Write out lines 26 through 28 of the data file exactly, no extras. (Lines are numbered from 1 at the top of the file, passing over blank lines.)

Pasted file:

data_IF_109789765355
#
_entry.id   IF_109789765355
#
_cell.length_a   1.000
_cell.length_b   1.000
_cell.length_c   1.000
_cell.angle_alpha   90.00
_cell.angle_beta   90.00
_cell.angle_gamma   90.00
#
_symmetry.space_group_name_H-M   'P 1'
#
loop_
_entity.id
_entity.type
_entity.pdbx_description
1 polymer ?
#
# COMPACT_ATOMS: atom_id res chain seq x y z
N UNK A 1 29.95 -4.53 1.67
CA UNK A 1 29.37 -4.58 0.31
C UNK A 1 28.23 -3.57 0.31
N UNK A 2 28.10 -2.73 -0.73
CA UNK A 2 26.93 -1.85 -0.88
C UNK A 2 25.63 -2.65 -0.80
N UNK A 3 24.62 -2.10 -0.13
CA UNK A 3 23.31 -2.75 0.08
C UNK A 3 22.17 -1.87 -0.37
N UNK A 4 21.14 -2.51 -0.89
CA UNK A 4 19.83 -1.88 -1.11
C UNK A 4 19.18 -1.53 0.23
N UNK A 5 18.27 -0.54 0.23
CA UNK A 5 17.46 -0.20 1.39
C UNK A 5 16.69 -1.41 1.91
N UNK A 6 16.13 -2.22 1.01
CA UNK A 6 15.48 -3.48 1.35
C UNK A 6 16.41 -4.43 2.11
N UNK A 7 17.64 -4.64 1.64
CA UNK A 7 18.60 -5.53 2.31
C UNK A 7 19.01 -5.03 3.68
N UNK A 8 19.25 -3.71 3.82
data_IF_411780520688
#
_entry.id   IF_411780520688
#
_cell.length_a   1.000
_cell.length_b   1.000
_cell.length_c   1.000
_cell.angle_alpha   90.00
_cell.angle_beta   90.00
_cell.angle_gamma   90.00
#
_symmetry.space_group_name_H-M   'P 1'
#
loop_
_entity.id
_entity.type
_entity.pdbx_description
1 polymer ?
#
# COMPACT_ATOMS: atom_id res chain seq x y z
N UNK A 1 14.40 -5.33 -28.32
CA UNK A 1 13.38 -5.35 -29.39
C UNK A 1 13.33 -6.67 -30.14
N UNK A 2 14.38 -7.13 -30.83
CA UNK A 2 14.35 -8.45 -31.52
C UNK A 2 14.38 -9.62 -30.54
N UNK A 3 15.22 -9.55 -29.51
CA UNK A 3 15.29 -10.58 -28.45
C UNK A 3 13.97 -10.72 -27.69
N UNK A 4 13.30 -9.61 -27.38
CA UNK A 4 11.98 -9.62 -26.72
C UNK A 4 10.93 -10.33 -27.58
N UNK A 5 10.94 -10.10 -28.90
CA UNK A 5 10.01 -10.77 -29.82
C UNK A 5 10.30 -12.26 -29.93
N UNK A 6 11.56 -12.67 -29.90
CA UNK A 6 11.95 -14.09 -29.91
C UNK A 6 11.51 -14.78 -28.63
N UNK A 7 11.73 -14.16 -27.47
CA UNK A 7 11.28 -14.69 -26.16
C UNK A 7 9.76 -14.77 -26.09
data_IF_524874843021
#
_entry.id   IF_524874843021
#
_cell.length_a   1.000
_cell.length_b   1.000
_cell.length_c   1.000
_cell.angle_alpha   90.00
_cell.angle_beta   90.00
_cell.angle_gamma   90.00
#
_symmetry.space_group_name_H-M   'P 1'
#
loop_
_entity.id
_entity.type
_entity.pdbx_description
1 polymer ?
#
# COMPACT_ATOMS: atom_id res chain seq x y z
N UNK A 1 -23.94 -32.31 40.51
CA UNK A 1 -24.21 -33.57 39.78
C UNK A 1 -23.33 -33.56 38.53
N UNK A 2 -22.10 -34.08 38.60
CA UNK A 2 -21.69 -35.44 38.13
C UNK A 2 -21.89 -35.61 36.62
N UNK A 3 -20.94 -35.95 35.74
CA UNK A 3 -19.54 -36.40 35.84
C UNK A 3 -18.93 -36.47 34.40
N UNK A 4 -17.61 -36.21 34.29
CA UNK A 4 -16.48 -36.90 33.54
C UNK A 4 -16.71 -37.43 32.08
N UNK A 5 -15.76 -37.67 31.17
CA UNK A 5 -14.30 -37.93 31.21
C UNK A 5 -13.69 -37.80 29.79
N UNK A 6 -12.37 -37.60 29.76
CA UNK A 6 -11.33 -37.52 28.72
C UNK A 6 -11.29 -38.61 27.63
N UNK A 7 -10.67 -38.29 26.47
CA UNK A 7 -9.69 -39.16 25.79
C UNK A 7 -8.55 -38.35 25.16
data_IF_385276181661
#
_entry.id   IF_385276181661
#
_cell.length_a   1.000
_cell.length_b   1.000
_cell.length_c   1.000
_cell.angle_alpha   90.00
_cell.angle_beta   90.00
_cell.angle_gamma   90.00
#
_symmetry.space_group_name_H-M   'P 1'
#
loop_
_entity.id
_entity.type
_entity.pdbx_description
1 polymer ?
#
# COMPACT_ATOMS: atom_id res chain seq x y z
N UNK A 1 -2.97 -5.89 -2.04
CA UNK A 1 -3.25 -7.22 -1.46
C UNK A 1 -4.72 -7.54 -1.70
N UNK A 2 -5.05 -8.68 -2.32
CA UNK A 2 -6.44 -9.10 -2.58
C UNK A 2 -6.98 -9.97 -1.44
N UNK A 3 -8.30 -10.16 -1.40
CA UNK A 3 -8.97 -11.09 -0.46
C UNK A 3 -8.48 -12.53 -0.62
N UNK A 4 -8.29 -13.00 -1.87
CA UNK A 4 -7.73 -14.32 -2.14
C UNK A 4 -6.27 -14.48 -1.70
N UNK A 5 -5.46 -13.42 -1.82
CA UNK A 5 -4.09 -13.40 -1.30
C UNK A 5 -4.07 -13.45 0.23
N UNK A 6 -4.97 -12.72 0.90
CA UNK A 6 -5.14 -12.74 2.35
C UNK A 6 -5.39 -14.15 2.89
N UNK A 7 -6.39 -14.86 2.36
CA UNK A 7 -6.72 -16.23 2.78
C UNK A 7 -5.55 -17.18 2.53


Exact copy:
C UNK A 2 25.63 -2.65 -0.80
N UNK A 3 24.62 -2.10 -0.13
CA UNK A 3 23.31 -2.75 0.08